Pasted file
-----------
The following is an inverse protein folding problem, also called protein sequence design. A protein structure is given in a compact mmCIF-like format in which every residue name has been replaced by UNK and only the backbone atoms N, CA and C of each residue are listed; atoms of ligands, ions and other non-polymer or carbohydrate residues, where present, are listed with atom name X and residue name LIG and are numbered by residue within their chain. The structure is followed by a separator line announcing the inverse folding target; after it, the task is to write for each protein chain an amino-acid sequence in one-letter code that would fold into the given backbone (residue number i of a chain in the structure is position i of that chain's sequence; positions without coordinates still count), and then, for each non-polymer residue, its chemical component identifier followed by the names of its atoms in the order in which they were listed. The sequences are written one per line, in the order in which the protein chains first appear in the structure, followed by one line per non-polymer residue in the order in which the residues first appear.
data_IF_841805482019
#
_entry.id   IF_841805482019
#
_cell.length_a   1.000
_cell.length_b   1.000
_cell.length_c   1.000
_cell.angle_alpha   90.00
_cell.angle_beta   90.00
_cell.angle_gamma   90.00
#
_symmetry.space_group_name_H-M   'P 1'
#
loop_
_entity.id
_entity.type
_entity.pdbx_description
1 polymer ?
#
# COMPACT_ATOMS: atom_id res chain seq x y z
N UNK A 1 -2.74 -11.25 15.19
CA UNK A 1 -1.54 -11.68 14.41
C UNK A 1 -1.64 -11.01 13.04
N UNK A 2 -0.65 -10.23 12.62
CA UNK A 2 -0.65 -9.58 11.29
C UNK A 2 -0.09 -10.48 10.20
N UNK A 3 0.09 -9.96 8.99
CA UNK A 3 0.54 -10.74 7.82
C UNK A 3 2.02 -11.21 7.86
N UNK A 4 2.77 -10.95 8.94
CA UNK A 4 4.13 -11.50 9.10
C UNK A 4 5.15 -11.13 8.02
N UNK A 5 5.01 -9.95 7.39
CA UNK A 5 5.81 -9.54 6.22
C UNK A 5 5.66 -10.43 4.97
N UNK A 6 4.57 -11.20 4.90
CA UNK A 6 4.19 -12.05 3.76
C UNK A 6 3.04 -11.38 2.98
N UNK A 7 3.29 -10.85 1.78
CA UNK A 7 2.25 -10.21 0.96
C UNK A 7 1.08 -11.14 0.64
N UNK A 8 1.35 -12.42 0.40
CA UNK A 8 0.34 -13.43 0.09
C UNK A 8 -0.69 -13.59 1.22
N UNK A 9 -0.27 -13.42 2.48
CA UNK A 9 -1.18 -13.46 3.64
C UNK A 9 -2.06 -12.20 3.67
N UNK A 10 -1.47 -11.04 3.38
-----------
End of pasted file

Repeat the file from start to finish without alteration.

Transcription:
The following is an inverse protein folding problem, also called protein sequence design. A protein structure is given in a compact mmCIF-like format in which every residue name has been replaced by UNK and only the backbone atoms N, CA and C of each residue are listed; atoms of ligands, ions and other non-polymer or carbohydrate residues, where present, are listed with atom name X and residue name LIG and are numbered by residue within their chain. The structure is followed by a separator line announcing the inverse folding target; after it, the task is to write for each protein chain an amino-acid sequence in one-letter code that would fold into the given backbone (residue number i of a chain in the structure is position i of that chain's sequence; positions without coordinates still count), and then, for each non-polymer residue, its chemical component identifier followed by the names of its atoms in the order in which they were listed. The sequences are written one per line, in the order in which the protein chains first appear in the structure, followed by one line per non-polymer residue in the order in which the residues first appear.
data_IF_841805482019
#
_entry.id   IF_841805482019
#
_cell.length_a   1.000
_cell.length_b   1.000
_cell.length_c   1.000
_cell.angle_alpha   90.00
_cell.angle_beta   90.00
_cell.angle_gamma   90.00
#
_symmetry.space_group_name_H-M   'P 1'
#
loop_
_entity.id
_entity.type
_entity.pdbx_description
1 polymer ?
#
# COMPACT_ATOMS: atom_id res chain seq x y z
N UNK A 1 -2.74 -11.25 15.19
CA UNK A 1 -1.54 -11.68 14.41
C UNK A 1 -1.64 -11.01 13.04
N UNK A 2 -0.65 -10.23 12.62
CA UNK A 2 -0.65 -9.58 11.29
C UNK A 2 -0.09 -10.48 10.20
N UNK A 3 0.09 -9.96 8.99
CA UNK A 3 0.54 -10.74 7.82
C UNK A 3 2.02 -11.21 7.86
N UNK A 4 2.77 -10.95 8.94
CA UNK A 4 4.13 -11.50 9.10
C UNK A 4 5.15 -11.13 8.02
N UNK A 5 5.01 -9.95 7.39
CA UNK A 5 5.81 -9.54 6.22
C UNK A 5 5.66 -10.43 4.97
N UNK A 6 4.57 -11.20 4.90
CA UNK A 6 4.19 -12.05 3.76
C UNK A 6 3.04 -11.38 2.98
N UNK A 7 3.29 -10.85 1.78
CA UNK A 7 2.25 -10.21 0.96
C UNK A 7 1.08 -11.14 0.64
N UNK A 8 1.35 -12.42 0.40
CA UNK A 8 0.34 -13.43 0.09
C UNK A 8 -0.69 -13.59 1.22
N UNK A 9 -0.27 -13.42 2.48
CA UNK A 9 -1.18 -13.46 3.64
C UNK A 9 -2.06 -12.20 3.67
N UNK A 10 -1.47 -11.04 3.38